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Climate Change and Ecologies of Value

Increasingly, scholars of global warming stress that by becoming geological agents, humans have disturbed the essential conditions (such as the temperature zone in which the planet exists) that they need to survive. Humans have arrived at this juncture through their drive towards "progress" ever since the Industrial Revolution and the widespread introduction of fossil fuels. Humanity's greed and competitive drive that brought us to our current plight continues, preventing us from fully taking on board the psychological, spiritual and ethical toll of dramatic changes to the well-being of many around the globe, and of many more in the near future. In order to deal with the human crises that are in the offing (if not already here, as Timothy Morton believes), we need to address the enormous anxieties and losses involved and the ongoing distress to humans suffering from them. HISB's "Ecologies of Value" project addresses what it means to be human in a time like this when challenges to daily life seem unsurmountable. We aim to address the culture of denial that hinders bringing people into awareness of what awaits them. Working with our colleagues at the Higgins School of Humanities at Clarke University, HISB hopes to replicate local "councils" modeled on the ones already taking place at the Clarke Institute. As the Director of the Higgins School put it, the councils will "begin to address our circumstances by both integrating and transcending the specific environmental, moral, political, and intellectual dilemmas posed by them." She continues to note that "Such a conversation may take participants into fearsome aspects of imagination and psyche, through questions requiring both intellectual and spiritual courage." We look forward to engaging in such an attempt to illuminate the human condition in our historical moment.   Utopia/Dystopia Page Banner

Humanities for the Environment

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Thursdays, 4:00pm, 1008 Humanities Bldg

Thursday, September 29, 2016 at 4:00 pm

"Towards an Oil Inventory"

Jennifer Wenzel, Columbia University

In the spirit of Edward Said and Antonio Gramsci, this talk will trace the presence (and absence) of oil in our lives, so that we might “know ourselves” in relation to oil and our attachments to it. What if oil now informs our understanding of what it means to be human?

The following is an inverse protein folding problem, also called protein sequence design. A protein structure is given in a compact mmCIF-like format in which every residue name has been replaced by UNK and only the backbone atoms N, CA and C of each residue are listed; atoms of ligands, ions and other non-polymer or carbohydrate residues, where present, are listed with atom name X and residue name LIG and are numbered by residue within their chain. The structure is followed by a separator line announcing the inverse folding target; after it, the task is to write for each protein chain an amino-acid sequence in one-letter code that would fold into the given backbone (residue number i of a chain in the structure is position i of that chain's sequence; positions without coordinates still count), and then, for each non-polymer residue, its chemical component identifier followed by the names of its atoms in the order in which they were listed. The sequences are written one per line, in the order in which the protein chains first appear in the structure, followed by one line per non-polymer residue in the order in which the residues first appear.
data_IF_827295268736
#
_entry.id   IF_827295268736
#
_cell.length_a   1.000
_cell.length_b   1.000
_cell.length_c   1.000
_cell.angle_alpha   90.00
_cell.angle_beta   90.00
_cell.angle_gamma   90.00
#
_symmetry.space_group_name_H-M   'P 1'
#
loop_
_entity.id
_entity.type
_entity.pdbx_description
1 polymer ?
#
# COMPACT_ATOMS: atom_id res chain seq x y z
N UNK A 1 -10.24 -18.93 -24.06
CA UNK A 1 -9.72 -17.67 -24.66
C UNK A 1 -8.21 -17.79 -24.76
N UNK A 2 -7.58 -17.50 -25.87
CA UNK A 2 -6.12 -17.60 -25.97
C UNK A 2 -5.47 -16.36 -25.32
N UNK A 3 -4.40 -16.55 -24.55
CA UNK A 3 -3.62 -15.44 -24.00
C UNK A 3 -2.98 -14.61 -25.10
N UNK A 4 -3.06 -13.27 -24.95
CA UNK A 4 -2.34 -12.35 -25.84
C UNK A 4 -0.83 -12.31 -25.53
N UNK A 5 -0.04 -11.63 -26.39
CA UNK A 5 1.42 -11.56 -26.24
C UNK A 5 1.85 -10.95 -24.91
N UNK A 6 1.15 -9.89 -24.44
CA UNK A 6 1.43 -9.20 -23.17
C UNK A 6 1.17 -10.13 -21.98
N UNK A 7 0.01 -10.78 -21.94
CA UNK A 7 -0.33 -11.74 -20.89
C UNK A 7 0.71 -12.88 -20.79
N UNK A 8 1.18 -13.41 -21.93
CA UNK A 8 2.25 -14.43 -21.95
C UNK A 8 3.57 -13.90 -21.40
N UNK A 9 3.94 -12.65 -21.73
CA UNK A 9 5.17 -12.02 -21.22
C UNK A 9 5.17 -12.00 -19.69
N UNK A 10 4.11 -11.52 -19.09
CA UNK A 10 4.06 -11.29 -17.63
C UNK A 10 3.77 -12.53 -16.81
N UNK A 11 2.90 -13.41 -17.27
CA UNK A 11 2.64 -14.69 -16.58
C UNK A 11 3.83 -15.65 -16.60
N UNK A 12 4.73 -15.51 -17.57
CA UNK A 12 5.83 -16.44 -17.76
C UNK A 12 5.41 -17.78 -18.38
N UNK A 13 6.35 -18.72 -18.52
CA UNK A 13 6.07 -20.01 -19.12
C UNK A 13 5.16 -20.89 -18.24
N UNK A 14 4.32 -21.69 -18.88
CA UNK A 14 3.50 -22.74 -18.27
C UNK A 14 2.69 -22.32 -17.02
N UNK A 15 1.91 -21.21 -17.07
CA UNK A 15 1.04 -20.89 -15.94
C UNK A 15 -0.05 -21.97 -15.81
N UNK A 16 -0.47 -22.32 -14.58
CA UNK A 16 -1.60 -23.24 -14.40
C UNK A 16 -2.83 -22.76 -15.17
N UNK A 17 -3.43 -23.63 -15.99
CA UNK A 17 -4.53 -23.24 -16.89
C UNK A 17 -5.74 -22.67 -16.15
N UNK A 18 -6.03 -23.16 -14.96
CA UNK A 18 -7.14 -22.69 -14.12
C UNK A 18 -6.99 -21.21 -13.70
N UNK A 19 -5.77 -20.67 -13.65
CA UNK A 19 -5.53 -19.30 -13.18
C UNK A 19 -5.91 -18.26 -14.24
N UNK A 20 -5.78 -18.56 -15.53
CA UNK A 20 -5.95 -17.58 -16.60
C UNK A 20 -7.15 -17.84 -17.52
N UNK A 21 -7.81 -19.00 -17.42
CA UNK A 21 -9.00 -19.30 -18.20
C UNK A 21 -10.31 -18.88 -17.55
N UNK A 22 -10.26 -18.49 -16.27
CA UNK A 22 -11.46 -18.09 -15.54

Jennifer Wenzel is a scholar of postcolonial studies and environmental and energy humanities and Associate Professor English and Comparative Literature at Columbia University. She is the author of  Bulletproof: Afterlives of Anticolonial Prophecy in South Africa and Beyond and co-editor (with Imre Szeman and Patricia Yaeger) of the forthcoming book,  Fueling Culture: 101 Words for Energy and Environment.


Thursday, November 17, 2016 at 4:00 pm 

"Photographing People in Nature"

Lucas Foglia, Photographer

This talk will focus on art, activism and climate change, and how to share stories with the world.

Lucas Foglia grew up on a family farm in New York and currently lives in San Francisco. His photographs are exhibited and collected internationally. He has authored two books, and works for magazines including National Geographic and the New York Times Sunday Magazine .


Spring 2016 Lectures:

Tonya Lewis, SUNY Buffalo

"Race Matters: Environmental Justice and Climate Change: Who Will Be Left Behind on Long Island?"

Thursday, February 11, 2016

4:00 p.m. at 1008 Humanities

Environmental justice is the idea that underserved communities face environmental challenges at a disproportionate rate. The talk will discuss the policies that are in place to protect these groups and why community action is important where policy gaps occur. We will look to examples globally, within New York State, and on Long Island, specifically in relation to migrant populations and climate change. 

Tonya Lewis is a New York Council for the Humanities Public Scholar and an Instructor in Geography at SUNY Buffalo. Lewis has published in both law and scientific journals on the topic of New York State's policy on environmental justice, postulating that the policy is inadequate at protecting vulnerable populations.

This Public Scholars event, which is free and open to the public, is made possible through the support of the New York Council for the Humanities, a state affiliate of the National Endowment for the Humanities and the Humanities Institute at Stony Brook.

Michael Klare, Five College Professor of Peace and World Security Studies

"When Worlds Collide: The Intersection of Climate Change, Resources, War and Peace"

Tuesday, March 8th, 2016

5:00 p.m. at Humanities 1008

Climate change will bring enormous pressures to bear on human societies and institutions, conceivably pushing some to the breaking point.  If we fail to address these pressures in a constructive, cooperative fashion, the results could include war, state collapse, and mass migrations.  Efforts to address climate change in a united, cooperative fashion can enhance the prospects for human societal survival and world peace.  Which of these outcome prevails will be up to us?

Michael Klare is the Five College Professor of Peace and World Security Studies, a joint appointment at Amherst, Hampshire, Mount Holyoke, and Smith Colleges and the University of Massachusetts, Amherst.  He is also the defense correspondent of The Nation and a contributing editor to Current History.  He is the author of 14 books, including Resource Wars, Blood and Oil, and, most recently, The Race for What's Left.